A bibliography is coming soon.
In the meantime, why not read:
Jorge Luis Borges, “Pierre Menard, Author of the Quixote,” in which Menard painstakingly produces a copy of fragments of the Hidalgo’s 17th-century novel, identical in word and matter, but “infinitely richer.”
George Perec’s Life: A User’s Manual (1978), in which a wealthy Englishman attempts to spend a life transforming a ream of Whatman paper back into itself, but fears he will be thwarted by a fiendishly competitive maker of jigsaw puzzles.
Italo Calvino’s If on a Winter’s Night a Traveler (1979), in which Silas Flannery plans to copy Crime and Punishment, word for word, and page for page.
Or check out:
A printer’s collective in Oxfordshire in 2018 recreated the black page from Sterne’s Tristram Shandy, volume 1. They discuss it here: https://www.39steppress.co.uk/alas-poor-yorick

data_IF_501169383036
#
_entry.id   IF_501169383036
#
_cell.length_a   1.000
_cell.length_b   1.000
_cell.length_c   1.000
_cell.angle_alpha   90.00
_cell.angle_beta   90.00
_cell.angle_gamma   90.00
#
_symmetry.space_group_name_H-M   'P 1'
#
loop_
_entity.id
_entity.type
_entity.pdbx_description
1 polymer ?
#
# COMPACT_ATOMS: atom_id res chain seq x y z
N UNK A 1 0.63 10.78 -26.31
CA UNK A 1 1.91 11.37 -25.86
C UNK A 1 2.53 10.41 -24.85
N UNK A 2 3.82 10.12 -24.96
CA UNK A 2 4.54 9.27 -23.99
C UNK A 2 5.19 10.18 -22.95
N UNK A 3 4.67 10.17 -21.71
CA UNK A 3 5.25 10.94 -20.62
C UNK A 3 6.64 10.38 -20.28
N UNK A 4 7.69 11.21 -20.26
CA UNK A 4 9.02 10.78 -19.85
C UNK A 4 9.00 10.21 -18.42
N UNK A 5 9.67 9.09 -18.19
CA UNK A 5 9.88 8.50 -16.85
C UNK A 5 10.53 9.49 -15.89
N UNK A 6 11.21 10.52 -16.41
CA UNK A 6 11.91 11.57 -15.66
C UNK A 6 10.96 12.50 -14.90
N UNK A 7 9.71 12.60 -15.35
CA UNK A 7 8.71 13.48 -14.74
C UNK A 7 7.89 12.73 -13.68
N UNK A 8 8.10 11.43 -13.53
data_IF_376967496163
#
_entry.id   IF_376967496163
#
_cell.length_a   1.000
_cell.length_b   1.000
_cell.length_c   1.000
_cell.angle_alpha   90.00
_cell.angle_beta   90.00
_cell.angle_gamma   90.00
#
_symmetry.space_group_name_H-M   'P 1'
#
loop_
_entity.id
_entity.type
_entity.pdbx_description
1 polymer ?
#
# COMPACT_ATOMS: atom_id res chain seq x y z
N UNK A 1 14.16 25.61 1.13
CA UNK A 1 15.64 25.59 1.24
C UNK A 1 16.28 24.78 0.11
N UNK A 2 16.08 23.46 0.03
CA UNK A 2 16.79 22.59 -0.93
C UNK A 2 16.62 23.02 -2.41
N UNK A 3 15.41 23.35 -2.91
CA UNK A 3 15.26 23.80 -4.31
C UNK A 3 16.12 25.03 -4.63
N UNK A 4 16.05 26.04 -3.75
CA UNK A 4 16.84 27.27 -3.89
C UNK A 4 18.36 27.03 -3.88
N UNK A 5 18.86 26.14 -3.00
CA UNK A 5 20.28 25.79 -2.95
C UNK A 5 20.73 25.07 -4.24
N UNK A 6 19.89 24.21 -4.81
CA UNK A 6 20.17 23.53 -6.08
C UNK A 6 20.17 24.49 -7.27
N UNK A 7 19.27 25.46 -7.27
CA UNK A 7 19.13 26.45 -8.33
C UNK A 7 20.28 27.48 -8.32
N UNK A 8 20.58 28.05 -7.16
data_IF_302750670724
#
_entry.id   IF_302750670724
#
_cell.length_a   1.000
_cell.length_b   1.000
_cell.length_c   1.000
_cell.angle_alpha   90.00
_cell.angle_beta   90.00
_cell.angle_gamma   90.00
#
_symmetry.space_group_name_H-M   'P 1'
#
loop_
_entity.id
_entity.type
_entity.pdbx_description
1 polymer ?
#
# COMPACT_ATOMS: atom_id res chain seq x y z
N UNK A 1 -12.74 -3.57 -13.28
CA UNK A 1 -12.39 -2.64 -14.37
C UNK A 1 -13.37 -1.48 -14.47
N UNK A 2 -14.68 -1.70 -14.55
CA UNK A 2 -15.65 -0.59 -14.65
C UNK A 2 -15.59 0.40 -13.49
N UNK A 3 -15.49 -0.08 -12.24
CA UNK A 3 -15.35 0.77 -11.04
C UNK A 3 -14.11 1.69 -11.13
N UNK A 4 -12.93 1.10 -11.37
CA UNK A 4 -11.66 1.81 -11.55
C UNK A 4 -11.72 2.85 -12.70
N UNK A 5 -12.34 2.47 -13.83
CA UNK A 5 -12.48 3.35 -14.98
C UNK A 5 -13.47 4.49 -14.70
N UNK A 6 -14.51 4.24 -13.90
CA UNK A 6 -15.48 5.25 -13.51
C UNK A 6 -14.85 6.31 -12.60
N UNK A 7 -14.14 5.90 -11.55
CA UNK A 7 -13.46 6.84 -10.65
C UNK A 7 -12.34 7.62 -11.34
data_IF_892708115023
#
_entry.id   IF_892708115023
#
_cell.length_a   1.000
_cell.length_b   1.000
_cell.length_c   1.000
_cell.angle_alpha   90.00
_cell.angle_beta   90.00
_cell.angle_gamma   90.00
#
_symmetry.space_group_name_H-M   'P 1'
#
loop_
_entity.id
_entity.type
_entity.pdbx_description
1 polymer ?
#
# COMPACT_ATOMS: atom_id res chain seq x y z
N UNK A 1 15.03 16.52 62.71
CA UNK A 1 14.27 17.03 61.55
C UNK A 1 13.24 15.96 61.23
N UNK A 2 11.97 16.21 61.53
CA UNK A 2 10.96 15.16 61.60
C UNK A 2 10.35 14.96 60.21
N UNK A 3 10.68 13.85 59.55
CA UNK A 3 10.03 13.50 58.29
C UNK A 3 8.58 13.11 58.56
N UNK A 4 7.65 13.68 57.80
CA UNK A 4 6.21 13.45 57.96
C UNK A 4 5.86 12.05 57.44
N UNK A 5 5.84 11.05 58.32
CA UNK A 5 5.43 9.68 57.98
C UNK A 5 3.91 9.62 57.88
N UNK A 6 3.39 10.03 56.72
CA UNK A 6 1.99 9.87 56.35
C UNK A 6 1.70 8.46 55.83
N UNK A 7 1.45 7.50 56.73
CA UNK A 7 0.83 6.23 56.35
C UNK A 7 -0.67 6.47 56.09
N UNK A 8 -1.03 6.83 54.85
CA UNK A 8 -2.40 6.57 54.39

The Sterne Trust in 2010 commissioned 169 artists to create motley emblems of their work, in homage to Sterne’s page. See it here: https://emblemofmywork169.blogspot.com/
Since at least 1925, Tristram Shandy has been attractive to prestige presses, creating lavish editions of Sterne’s novel to be owned as art objects. The most recent of these is discussed here: https://www.foliosociety.com/usa/blog/this-folio-life-recreating-one-of-literatures-most-imaginative-books
In 2018, Emily Friedman mottled a few emblems as a classroom exercise, using modern materials and techniques. Her discussion of the experiment is here: https://hcommons.org/deposits/view/hc:32408/CONTENT/emily-friedman_ts-marbling_js.pdf/